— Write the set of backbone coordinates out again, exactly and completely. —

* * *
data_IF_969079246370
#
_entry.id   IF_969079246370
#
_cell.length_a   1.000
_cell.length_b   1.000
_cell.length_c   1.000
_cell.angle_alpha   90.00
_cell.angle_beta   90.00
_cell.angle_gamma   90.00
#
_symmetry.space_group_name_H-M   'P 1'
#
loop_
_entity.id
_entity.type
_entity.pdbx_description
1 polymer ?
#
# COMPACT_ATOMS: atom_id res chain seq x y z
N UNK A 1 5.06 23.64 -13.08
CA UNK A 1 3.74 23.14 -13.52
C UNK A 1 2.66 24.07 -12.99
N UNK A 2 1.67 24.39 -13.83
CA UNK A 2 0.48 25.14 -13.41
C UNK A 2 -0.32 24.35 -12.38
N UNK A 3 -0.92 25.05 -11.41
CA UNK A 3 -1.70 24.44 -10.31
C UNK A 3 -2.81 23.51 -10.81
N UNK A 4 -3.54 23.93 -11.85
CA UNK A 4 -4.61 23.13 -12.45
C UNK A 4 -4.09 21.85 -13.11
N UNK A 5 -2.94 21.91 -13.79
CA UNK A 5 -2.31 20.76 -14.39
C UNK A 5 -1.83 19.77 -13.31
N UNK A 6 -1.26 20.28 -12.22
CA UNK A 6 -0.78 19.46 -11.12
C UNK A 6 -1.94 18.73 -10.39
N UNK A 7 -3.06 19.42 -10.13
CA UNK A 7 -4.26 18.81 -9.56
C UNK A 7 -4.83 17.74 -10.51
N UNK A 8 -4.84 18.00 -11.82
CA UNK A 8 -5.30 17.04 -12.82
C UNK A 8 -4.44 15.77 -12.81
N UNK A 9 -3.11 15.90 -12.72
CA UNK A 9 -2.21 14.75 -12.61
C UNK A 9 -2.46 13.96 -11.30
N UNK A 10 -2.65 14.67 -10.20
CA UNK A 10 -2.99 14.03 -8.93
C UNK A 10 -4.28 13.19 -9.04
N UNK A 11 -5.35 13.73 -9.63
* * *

data_IF_969079246370
#
_entry.id   IF_969079246370
#
_cell.length_a   1.000
_cell.length_b   1.000
_cell.length_c   1.000
_cell.angle_alpha   90.00
_cell.angle_beta   90.00
_cell.angle_gamma   90.00
#
_symmetry.space_group_name_H-M   'P 1'
#
loop_
_entity.id
_entity.type
_entity.pdbx_description
1 polymer ?
#
# COMPACT_ATOMS: atom_id res chain seq x y z
N UNK A 1 5.06 23.64 -13.08
CA UNK A 1 3.74 23.14 -13.52
C UNK A 1 2.66 24.07 -12.99
N UNK A 2 1.67 24.39 -13.83
CA UNK A 2 0.48 25.14 -13.41
C UNK A 2 -0.32 24.35 -12.38
N UNK A 3 -0.92 25.05 -11.41
CA UNK A 3 -1.70 24.44 -10.31
C UNK A 3 -2.81 23.51 -10.81
N UNK A 4 -3.54 23.93 -11.85
CA UNK A 4 -4.61 23.13 -12.45
C UNK A 4 -4.09 21.85 -13.11
N UNK A 5 -2.94 21.91 -13.79
CA UNK A 5 -2.31 20.76 -14.39
C UNK A 5 -1.83 19.77 -13.31
N UNK A 6 -1.26 20.28 -12.22
CA UNK A 6 -0.78 19.46 -11.12
C UNK A 6 -1.94 18.73 -10.39
N UNK A 7 -3.06 19.42 -10.13
CA UNK A 7 -4.26 18.81 -9.56
C UNK A 7 -4.83 17.74 -10.51
N UNK A 8 -4.84 18.00 -11.82
CA UNK A 8 -5.30 17.04 -12.82
C UNK A 8 -4.44 15.77 -12.81
N UNK A 9 -3.11 15.90 -12.72
CA UNK A 9 -2.21 14.75 -12.61
C UNK A 9 -2.46 13.96 -11.30
N UNK A 10 -2.65 14.67 -10.20
CA UNK A 10 -2.99 14.03 -8.93
C UNK A 10 -4.28 13.19 -9.04
N UNK A 11 -5.35 13.73 -9.63